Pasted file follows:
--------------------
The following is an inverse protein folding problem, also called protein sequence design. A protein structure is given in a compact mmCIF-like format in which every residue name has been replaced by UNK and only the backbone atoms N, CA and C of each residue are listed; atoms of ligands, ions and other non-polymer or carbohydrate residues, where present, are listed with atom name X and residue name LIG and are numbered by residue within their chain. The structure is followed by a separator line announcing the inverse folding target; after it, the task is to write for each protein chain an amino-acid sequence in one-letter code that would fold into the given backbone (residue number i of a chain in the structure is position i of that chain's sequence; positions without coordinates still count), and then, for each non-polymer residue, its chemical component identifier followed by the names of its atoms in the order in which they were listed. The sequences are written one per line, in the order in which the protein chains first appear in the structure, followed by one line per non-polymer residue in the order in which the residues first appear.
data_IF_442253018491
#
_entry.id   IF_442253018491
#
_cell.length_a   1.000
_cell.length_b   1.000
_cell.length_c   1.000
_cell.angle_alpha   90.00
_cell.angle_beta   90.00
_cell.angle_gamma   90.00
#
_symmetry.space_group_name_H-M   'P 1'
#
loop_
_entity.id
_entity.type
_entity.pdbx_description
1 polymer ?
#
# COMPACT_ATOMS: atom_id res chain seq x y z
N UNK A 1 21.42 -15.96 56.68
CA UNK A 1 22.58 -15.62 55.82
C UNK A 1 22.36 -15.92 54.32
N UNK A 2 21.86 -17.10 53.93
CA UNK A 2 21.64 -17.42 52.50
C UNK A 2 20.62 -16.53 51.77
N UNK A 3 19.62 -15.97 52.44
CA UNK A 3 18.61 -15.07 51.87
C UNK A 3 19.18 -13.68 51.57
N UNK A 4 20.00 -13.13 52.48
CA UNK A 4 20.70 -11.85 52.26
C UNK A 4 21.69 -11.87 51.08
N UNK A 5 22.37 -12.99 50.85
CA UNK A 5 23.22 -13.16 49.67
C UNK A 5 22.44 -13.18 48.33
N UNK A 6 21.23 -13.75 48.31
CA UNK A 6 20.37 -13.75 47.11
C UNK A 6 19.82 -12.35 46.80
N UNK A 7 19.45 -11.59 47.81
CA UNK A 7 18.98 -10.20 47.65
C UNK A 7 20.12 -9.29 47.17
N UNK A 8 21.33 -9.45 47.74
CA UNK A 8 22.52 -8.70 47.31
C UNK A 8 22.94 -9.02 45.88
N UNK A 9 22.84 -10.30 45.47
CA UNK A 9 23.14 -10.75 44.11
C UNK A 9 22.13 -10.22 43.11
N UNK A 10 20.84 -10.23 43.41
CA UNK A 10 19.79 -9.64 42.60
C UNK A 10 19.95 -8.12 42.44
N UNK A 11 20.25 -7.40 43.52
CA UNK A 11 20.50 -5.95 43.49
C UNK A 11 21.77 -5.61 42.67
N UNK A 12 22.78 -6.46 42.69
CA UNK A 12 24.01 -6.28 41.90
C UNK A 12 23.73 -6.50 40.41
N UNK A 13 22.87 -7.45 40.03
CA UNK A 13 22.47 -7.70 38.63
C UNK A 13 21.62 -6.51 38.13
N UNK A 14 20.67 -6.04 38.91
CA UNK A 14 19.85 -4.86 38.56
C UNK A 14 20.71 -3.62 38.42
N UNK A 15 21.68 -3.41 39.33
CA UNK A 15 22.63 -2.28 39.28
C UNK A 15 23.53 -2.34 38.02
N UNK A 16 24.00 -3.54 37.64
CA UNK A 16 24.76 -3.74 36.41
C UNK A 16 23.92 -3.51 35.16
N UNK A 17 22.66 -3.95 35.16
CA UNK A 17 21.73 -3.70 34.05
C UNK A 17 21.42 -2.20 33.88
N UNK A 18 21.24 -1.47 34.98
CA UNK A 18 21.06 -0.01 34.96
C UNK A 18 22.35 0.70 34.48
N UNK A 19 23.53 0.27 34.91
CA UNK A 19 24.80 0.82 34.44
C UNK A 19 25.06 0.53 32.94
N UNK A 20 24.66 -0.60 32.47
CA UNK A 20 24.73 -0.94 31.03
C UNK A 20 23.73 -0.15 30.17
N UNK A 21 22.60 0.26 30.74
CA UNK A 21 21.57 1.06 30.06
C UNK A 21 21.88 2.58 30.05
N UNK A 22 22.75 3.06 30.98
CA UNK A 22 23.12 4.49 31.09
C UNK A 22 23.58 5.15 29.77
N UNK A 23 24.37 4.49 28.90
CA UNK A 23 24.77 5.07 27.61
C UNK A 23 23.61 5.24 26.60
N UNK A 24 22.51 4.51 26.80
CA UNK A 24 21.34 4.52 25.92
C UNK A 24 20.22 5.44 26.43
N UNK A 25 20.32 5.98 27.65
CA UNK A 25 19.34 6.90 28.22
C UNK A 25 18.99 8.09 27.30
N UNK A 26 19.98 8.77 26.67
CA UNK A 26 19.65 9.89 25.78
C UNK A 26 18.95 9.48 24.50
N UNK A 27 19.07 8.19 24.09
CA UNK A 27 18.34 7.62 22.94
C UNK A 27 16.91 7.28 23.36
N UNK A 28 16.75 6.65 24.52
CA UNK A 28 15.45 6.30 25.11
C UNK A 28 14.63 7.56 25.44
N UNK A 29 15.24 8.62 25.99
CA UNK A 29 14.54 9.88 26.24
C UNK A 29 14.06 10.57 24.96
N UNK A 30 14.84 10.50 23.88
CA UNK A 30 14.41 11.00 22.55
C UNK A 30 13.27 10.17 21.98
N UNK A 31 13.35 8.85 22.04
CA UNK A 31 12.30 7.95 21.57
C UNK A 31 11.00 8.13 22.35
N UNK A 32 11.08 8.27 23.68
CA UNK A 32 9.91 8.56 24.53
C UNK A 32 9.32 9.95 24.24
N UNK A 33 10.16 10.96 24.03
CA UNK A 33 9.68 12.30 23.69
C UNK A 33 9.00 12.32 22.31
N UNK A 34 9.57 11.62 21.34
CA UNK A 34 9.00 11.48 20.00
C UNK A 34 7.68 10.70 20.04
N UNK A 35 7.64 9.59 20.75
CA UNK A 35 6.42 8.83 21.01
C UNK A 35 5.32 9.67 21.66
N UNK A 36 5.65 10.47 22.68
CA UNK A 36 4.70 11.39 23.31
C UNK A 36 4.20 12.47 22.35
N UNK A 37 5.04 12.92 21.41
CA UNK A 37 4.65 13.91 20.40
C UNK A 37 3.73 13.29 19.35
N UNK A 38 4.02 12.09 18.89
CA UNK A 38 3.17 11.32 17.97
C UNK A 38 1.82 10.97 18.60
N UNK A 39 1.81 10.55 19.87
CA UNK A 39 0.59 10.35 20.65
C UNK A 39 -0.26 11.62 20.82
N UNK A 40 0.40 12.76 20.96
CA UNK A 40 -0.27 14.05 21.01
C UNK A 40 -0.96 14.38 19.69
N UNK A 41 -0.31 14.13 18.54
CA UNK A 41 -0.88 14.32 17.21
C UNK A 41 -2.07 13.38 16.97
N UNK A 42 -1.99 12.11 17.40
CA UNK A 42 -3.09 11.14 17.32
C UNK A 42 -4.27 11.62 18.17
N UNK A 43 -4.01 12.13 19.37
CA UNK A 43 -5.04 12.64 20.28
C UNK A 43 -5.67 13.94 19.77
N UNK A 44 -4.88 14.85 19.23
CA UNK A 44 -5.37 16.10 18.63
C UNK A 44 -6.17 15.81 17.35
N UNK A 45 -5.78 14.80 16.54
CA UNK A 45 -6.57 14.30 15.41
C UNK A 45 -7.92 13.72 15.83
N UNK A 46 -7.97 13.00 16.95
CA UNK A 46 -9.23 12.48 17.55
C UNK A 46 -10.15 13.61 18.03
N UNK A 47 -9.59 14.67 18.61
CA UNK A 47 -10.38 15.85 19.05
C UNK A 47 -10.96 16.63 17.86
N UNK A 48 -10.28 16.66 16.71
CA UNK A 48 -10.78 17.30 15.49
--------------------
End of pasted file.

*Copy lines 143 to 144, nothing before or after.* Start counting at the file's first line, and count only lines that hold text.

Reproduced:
CA UNK A 41 -0.88 14.32 17.21
C UNK A 41 -2.07 13.38 16.97